1.1.  Notational Conventions

   The key words "MUST", "MUST NOT", "REQUIRED", "SHALL", "SHALL NOT",
   "SHOULD", "SHOULD NOT", "RECOMMENDED", "MAY", and "OPTIONAL" in this
   document are to be interpreted as described in [RFC2119].

   This document uses terminology defined in [RFC5245].

2.  Improving ICE Dual-stack Fairness

   Candidates SHOULD be prioritized such that a long sequence of
   candidates belonging to the same address family be interleaved with
   candidates from the alternate IP family.  For example, promoting IPv4
   candidates in the presence of many IPv6 addresses such that an IPv4
   address candidate is always present after a small sequence of IPv6
   addresses.  This makes ICE connectivity checks more responsive to
   failures of an address family by reordering the candidates such that



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   IPv6 and IPv4 candidates get a fair chance during connectivity
   checks.

   An ICE agent can choose an algorithm or a technique of its choice to
   promote IPv4 candidates.

3.  Compatibility

   ICE [RFC5245] section 4.1.2 states that the formula in section
   4.1.2.1 SHOULD be used.  Failing to do so may lead to ICE taking
   longer to converge as the checklist no longer will be coordinated.
   Therefore responsiveness of ICE candidate checks are improved when
   both sides support Happy-Eyeballs, both sides have the same number of
   candidate pairs, and both sides use the same Happy Eyeballs promotion
   algorithm.

   If each ICE agent uses a different algorithm to promote IPv4
   candidates, ICE connectivity checks will be as responsive as the
   least aggressive algorithm.  This is because the MAX/MIN candiate-
   pair logic ensures that for a particular agent, a lower-priority
   candidate is never used (for media) until all higher-priority
   candidates have been tried.

   If only one ICE agent supports Happy-Eyeballs, there is potentially
   no change in pacing of ICE connectivity checks and the situation is
   no worse than what exists today

4.  IANA Considerations

   None.

5.  Security Considerations

   STUN connectivity check using MAC computed during key exchanged in
   the signaling channel provides message integrity and data origin
   authentication as described in section 2.5 of [RFC5245] apply to this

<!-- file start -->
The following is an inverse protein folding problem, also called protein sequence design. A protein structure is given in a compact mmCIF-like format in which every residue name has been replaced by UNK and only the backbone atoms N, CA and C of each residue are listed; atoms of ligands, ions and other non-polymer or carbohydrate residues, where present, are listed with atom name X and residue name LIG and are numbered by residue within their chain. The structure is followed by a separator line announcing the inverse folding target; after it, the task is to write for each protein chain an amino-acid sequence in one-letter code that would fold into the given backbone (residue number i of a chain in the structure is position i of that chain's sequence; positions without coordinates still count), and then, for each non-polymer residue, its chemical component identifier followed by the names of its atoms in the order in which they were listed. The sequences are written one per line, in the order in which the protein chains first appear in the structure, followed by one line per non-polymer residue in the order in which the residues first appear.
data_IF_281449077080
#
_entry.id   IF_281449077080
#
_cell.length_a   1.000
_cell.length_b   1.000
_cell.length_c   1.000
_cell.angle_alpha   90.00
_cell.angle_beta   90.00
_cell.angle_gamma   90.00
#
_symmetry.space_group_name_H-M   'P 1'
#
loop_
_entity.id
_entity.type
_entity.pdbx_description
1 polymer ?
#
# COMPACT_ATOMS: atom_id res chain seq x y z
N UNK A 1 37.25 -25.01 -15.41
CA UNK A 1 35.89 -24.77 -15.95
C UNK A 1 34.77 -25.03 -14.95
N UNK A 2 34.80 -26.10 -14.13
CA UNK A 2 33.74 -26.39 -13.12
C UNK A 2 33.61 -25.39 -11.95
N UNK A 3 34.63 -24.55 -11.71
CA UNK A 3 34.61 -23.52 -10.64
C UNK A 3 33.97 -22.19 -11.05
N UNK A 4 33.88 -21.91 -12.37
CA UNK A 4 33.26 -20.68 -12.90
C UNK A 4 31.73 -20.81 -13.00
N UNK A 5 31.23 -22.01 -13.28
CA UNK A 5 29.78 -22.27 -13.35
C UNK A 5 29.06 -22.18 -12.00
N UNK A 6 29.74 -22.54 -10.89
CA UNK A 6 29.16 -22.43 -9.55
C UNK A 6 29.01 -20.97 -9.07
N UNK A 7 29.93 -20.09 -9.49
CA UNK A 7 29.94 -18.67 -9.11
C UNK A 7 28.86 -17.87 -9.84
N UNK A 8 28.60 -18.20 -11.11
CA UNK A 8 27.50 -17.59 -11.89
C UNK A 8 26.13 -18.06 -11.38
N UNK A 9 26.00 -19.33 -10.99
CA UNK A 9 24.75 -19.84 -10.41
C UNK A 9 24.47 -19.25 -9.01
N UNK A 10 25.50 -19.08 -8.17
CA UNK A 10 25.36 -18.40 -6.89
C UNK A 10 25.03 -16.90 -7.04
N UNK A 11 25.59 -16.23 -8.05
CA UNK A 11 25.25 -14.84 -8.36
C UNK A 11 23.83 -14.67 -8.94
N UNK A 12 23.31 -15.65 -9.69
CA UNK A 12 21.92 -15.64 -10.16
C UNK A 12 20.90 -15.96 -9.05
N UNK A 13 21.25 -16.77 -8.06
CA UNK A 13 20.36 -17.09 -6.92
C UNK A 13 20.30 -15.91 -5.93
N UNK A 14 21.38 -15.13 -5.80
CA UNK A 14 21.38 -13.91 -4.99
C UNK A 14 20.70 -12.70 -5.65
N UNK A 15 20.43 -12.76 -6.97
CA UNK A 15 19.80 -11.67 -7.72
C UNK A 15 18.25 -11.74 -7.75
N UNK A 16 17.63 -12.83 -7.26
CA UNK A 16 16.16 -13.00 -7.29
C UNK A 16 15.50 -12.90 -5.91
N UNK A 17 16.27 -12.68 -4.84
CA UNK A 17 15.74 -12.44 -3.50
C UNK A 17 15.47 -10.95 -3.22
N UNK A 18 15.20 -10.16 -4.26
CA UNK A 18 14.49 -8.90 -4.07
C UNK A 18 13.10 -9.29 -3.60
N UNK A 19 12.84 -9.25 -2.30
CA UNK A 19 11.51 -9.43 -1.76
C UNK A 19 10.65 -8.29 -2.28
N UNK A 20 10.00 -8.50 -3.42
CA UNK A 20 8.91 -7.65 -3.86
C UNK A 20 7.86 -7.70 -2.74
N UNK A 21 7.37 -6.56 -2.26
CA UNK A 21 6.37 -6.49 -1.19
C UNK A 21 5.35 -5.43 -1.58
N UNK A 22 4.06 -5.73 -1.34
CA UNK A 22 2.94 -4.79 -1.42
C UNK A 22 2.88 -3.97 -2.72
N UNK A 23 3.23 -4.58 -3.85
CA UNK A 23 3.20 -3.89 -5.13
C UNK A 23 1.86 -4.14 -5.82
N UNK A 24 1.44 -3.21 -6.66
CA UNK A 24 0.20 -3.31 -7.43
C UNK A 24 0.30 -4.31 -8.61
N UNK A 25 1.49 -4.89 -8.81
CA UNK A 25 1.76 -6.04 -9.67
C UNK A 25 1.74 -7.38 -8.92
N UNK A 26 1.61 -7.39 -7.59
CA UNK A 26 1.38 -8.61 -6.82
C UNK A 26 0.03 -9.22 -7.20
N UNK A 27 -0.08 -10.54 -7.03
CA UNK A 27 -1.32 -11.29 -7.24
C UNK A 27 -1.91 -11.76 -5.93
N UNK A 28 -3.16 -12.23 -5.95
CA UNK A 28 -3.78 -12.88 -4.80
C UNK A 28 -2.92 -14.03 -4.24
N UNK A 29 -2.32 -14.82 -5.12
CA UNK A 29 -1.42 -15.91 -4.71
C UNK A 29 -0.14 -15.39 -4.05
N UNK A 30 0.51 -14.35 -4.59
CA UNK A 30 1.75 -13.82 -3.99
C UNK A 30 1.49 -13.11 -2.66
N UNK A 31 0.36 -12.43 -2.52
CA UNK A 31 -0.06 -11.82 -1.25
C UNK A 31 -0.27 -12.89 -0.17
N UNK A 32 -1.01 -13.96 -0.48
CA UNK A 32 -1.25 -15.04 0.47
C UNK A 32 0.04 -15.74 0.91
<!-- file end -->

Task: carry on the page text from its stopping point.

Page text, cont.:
use.

6.  Acknowledgements

   Authors would like to thank Dan Wing, Ari Keranen, Bernard Aboba,
   Martin Thomson and Jonathan Lennox for their comments and review.









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7.  Normative References

   [RFC2119]  Bradner, S., "Key words for use in RFCs to Indicate
              Requirement Levels", BCP 14, RFC 2119, March 1997.

   [RFC3484]  Draves, R., "Default Address Selection for Internet
              Protocol version 6 (IPv6)", RFC 3484, February 2003.

   [RFC5245]  Rosenberg, J., "Interactive Connectivity Establishment
              (ICE): A Protocol for Network Address Translator (NAT)
              Traversal for Offer/Answer Protocols", RFC 5245, April
              2010.

   [RFC6724]  Thaler, D., Draves, R., Matsumoto, A., and T. Chown,
              "Default Address Selection for Internet Protocol Version 6
              (IPv6)", RFC 6724, September 2012.

Authors' Addresses

   Tirumaleswar Reddy
   Cisco Systems, Inc.
   Cessna Business Park, Varthur Hobli
   Sarjapur Marathalli Outer Ring Road
   Bangalore, Karnataka  560103
   India

   Email: tireddy@cisco.com


   Prashanth Patil
   Cisco Systems, Inc.
   Cessna Business Park, Varthur Hobli
   Sarjapur Marathalli Outer Ring Road
   Bangalore
   India

   Email: praspati@cisco.com


   Paal-Erik Martinsen
   Cisco Systems, Inc.
   Philip Pedersens vei 22
   Lysaker, Akershus  1325
   Norway

   Email: palmarti@cisco.com